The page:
Case Study - Mutaru
Mutaru graduated from Coventry University in 2013 after studying for a Masters degree in Terrorism, International Crime and Global Security. He was recently named African of the year for work against terrorism! We caught up with him to find out about his goal to transform terrorism in West Africa, how he feels about winning this prestigious award and what it was like to meet Barack Obama.
Mutaru Mumuni Muqthar named African of the Year 2017
Mutaru will be presented with the prestigious honour this month in recognition of his impeccable work to de-radicalise scores of would-be extremists across West Africa. Mutaru set up the the West African Centre for Counter Extremism (WACCE) after graduating from a Master’s in Terrorism, International Crime and Global Security at Coventry University in 2013. The organisation works to deepen understanding of violent extremism and radicalisation as well as promoting the support available to vulnerable people – hoping to help those at risk reintegrate into society, find work or return to education.
How do you feel about winning this prestigious award?
I am truly excited and honoured to have won this award. And certainly my education at Coventry has helped me on my journey in so many ways.
Working in an area that is highly unpopular and challenging, especially for young people, there is no greater testament and validation of our work than this noble award.
West Africa is one of the deadliest regions for terrorism and continues to serve as an epicentre for radicalisation and violent extremism. My team and I receive this with great excitement and gratitude and are confident that this will forever serve as a motivation to continue to do more.
I dedicate this to all the vulnerable youths I have worked with including the man whom we helped to stop travelling to Syria, the WACCE team, my university professors and to all the innocent victims of terrorism.
How did studying at Coventry University enhance your career?
The rich course content and the strong interaction/relationship that I was able to develop with my professors enhanced my passion to build a career in this area. The seminars, conferences and most importantly my field trip to Sicily, Italy, as part of the International Organized Crime course was very influential. Whilst in Sicily I was exposed to and inspired by the significant contribution Addio Pizzo, a civil society group, were making to the anti-mafia struggle in Italy. I participated in an anti-mafia rally in May 2012 in Palermo, shouting anti-mafia slogans over loud speakers on the streets. This played a significant role in inspiring me to get engaged in counterterrorism work back home.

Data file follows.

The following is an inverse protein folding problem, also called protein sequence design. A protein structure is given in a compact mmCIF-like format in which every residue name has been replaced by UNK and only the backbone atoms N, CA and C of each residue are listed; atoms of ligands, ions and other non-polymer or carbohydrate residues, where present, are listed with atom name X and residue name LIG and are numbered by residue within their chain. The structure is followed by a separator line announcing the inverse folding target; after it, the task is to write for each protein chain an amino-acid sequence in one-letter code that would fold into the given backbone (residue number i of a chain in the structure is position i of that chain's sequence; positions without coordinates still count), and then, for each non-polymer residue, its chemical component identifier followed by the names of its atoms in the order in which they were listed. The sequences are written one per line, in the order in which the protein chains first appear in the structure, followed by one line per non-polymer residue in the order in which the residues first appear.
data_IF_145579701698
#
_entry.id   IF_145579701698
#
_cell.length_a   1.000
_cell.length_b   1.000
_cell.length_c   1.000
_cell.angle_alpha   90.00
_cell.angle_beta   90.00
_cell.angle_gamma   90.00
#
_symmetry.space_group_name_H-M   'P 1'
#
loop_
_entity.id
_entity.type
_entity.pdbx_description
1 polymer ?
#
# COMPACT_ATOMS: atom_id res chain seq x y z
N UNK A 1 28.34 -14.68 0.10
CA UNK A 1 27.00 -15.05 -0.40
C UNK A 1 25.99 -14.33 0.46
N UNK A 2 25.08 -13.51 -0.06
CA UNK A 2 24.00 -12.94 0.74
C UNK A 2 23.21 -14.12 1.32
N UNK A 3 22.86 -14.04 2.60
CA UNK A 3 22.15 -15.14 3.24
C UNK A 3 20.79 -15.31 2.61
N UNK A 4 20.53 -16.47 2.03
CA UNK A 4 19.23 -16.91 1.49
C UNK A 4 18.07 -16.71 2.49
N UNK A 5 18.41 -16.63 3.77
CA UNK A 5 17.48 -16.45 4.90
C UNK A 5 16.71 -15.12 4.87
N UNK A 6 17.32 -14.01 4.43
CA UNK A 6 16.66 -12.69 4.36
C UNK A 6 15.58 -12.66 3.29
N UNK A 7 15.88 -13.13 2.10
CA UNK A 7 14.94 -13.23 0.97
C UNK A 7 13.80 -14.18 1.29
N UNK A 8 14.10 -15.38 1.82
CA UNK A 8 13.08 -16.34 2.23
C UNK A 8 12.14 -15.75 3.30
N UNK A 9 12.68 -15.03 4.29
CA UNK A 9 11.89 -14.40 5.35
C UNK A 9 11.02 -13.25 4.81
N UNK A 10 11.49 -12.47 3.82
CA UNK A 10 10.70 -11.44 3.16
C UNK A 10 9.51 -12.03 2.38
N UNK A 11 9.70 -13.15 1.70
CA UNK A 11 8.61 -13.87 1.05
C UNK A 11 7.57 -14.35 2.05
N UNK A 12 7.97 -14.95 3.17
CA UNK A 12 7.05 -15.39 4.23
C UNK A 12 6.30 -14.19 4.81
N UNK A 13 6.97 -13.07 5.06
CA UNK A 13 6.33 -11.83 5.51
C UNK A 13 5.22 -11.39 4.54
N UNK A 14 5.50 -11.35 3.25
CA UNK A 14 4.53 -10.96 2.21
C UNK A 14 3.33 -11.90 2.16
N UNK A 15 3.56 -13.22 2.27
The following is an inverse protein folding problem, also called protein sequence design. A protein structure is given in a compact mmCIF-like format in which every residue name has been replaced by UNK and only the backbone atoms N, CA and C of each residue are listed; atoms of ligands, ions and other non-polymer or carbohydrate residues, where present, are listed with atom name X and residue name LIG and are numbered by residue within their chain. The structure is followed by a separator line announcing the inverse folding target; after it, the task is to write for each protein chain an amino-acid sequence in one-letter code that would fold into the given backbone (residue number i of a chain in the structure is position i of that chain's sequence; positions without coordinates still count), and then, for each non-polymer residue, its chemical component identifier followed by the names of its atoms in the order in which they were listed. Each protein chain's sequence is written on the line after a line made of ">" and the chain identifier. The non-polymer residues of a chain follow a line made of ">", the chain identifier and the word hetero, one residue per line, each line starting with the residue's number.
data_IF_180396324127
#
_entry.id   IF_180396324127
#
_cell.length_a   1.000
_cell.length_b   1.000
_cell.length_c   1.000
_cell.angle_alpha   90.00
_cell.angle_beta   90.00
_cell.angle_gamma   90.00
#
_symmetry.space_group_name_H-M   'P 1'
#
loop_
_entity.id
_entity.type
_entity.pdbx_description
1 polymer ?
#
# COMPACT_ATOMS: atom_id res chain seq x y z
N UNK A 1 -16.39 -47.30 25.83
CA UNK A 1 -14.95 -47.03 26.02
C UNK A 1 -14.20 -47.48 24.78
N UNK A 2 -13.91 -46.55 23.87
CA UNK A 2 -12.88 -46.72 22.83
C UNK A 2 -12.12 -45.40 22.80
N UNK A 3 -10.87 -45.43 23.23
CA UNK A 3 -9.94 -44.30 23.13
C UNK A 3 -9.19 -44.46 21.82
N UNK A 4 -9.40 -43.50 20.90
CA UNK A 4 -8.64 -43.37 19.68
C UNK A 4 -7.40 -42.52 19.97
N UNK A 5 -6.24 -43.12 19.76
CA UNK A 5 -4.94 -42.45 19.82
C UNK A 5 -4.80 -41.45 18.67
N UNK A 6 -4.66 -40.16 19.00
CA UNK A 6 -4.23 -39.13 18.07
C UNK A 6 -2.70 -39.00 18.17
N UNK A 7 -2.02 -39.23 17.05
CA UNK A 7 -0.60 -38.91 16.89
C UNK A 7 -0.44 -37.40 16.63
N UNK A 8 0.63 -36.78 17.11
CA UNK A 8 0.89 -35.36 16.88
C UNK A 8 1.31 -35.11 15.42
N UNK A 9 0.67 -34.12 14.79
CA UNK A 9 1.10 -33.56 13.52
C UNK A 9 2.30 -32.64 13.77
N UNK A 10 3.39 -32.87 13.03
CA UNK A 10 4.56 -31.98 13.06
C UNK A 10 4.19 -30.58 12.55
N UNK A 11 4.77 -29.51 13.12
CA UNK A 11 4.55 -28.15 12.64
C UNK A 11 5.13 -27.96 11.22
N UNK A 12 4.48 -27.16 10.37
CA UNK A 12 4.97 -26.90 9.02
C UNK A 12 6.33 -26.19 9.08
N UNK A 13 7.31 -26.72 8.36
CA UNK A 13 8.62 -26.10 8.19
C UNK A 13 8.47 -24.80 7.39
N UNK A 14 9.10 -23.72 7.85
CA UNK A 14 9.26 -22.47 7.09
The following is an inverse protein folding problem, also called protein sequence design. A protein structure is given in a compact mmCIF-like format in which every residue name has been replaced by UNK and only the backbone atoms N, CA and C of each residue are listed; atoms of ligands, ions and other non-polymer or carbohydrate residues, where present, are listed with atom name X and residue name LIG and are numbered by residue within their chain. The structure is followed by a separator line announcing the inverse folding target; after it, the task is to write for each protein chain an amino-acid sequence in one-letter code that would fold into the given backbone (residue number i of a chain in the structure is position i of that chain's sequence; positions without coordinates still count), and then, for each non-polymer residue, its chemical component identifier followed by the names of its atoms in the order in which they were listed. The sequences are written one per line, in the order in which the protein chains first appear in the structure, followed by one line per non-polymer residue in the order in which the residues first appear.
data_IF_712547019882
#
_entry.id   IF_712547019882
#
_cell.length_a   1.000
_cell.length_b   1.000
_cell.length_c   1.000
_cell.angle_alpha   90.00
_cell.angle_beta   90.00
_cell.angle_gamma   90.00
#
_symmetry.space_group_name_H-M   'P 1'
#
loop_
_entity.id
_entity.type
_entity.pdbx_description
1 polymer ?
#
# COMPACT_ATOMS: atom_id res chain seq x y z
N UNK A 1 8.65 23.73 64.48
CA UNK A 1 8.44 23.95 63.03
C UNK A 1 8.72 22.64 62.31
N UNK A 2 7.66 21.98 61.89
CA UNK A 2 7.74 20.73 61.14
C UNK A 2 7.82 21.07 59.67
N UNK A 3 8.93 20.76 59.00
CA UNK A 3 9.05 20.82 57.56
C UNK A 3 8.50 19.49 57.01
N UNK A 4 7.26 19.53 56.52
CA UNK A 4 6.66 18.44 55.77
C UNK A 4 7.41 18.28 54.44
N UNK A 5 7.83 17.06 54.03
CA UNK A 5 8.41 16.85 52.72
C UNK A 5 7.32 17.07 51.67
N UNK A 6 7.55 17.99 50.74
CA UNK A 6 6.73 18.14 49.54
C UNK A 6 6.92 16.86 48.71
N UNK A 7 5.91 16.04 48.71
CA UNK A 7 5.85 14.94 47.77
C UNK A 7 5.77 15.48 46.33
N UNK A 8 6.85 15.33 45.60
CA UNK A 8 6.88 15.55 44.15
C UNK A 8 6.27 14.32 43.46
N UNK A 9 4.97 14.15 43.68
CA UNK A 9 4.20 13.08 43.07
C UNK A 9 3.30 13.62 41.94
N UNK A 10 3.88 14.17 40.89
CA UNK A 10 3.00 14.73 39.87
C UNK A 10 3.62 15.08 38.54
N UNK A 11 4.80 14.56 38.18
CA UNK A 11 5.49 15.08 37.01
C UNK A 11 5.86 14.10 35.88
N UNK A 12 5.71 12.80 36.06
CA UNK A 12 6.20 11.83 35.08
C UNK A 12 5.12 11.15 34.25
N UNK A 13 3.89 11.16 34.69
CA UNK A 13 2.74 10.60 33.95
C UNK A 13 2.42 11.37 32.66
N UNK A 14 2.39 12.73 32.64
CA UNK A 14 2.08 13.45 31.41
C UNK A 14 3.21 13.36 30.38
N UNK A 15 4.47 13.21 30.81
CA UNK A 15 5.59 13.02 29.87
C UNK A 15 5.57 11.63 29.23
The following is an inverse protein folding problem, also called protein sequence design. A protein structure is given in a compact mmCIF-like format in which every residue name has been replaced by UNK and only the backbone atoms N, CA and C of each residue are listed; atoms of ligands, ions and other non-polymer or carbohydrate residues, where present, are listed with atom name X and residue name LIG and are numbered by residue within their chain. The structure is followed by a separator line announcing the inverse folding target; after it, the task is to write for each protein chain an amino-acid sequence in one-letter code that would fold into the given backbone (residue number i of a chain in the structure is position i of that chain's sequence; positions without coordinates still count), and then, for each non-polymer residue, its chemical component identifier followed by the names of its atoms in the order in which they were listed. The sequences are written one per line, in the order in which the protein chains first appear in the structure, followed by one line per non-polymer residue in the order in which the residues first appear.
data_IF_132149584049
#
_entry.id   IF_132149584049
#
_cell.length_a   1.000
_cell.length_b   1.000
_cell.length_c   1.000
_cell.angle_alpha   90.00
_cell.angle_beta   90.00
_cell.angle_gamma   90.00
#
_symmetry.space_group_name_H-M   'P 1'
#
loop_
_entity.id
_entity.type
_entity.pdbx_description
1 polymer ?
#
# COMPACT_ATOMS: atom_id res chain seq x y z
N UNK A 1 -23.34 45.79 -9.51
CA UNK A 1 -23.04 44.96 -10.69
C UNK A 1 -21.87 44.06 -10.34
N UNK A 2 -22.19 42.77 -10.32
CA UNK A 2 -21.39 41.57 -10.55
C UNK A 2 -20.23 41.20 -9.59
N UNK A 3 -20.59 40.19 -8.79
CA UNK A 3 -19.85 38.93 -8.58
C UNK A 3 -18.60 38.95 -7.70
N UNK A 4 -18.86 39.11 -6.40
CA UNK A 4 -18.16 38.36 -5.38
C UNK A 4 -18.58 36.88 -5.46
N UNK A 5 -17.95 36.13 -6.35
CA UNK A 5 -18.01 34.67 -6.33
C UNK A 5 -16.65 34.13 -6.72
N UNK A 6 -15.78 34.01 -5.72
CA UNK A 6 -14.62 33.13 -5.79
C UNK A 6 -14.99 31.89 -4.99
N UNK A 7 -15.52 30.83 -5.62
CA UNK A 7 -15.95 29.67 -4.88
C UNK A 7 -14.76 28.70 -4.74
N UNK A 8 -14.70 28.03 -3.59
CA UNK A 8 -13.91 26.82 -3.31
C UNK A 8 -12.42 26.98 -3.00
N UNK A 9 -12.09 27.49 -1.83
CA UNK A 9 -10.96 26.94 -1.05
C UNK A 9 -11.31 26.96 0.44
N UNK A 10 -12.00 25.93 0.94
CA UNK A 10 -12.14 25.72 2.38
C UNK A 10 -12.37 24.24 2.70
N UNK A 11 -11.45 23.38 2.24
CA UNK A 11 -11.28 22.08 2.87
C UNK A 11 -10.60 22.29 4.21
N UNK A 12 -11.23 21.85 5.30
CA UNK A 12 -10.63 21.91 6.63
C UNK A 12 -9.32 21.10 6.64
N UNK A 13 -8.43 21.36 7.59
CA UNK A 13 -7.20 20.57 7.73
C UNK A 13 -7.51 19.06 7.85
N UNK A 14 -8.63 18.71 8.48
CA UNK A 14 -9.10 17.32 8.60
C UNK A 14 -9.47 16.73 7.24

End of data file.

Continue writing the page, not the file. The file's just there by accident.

Following completion of my studies in Coventry including the field work in Sicily and a short internship with the International Office, I decided to return to Ghana in 2014 to set up the West Africa Center for Counter Extremism (WACCE) to contribute to finding solutions to terrorism in West Africa.
I will emphasise that Coventry University continues to expand the professional content of its program to provide students access to a wide network of professional contacts including UK leaders in business, government, and the non-profit sector.
What would you say to a student thinking of studying at Coventry University?
Coventry University is one of the fantastic environments for your ideal educational and career experience with a huge multicultural community. Once you are here, taking advantage of every single opportunity is incredibly important in ensuring your success in your chosen career. Opportunities abound; what you need to do is take advantage of it! Certainly I am very proud to be Coventry University Alumni and will continue to be proud especially with the continuous rise of the university up the school league.
What do you do now and what do you find most enjoyable?
I currently work as Executive Director of the West Africa Centre for Counter-Extremism, an independent not for profit organization focused on counter terrorism research and outreach in West Africa. I engage in conducting research and programs that uncover the underpinnings of violent extremism and radicalization. I organize seminars and training with local community groups and leaders to enable them to help in countering the underlining factors that lead individuals to engage in terrorism. I enjoy working with youth and listening to their ideas regarding these challenges.
How do you feel about being shortlisted for the UK Alumni Awards in Ghana?
I feel very excited and humbled. I feel it is an acknowledgement of my contribution to positively impacting on my society. It will spur me on to aspire for even greater impact in West Africa.
What was it like to meet President Barack Obama at the Mandela Washington Fellowship for Young African Leaders?
Obama, in my opinion, is the most remarkable leader you can ever meet. I felt a special privilege and honour. Looking into his eyes, I felt an air of unaccounted confidence and hope that all the goals I have been aspiring to achieve in my life are possible. It was like the feeling you get when something extraordinary happens in your life. When I shook his hand I felt a sense of validation in the work that I do in contributing to securing West Africa.
What are your plans for the future?
West Africa is one of the deadliest regions for terrorism. My plans are to expand my counter terrorism work to include the entire West Africa region, helping to dissuade vulnerable groups and individuals from engaging in violent extremism and falling into the void of terrorist recruitment.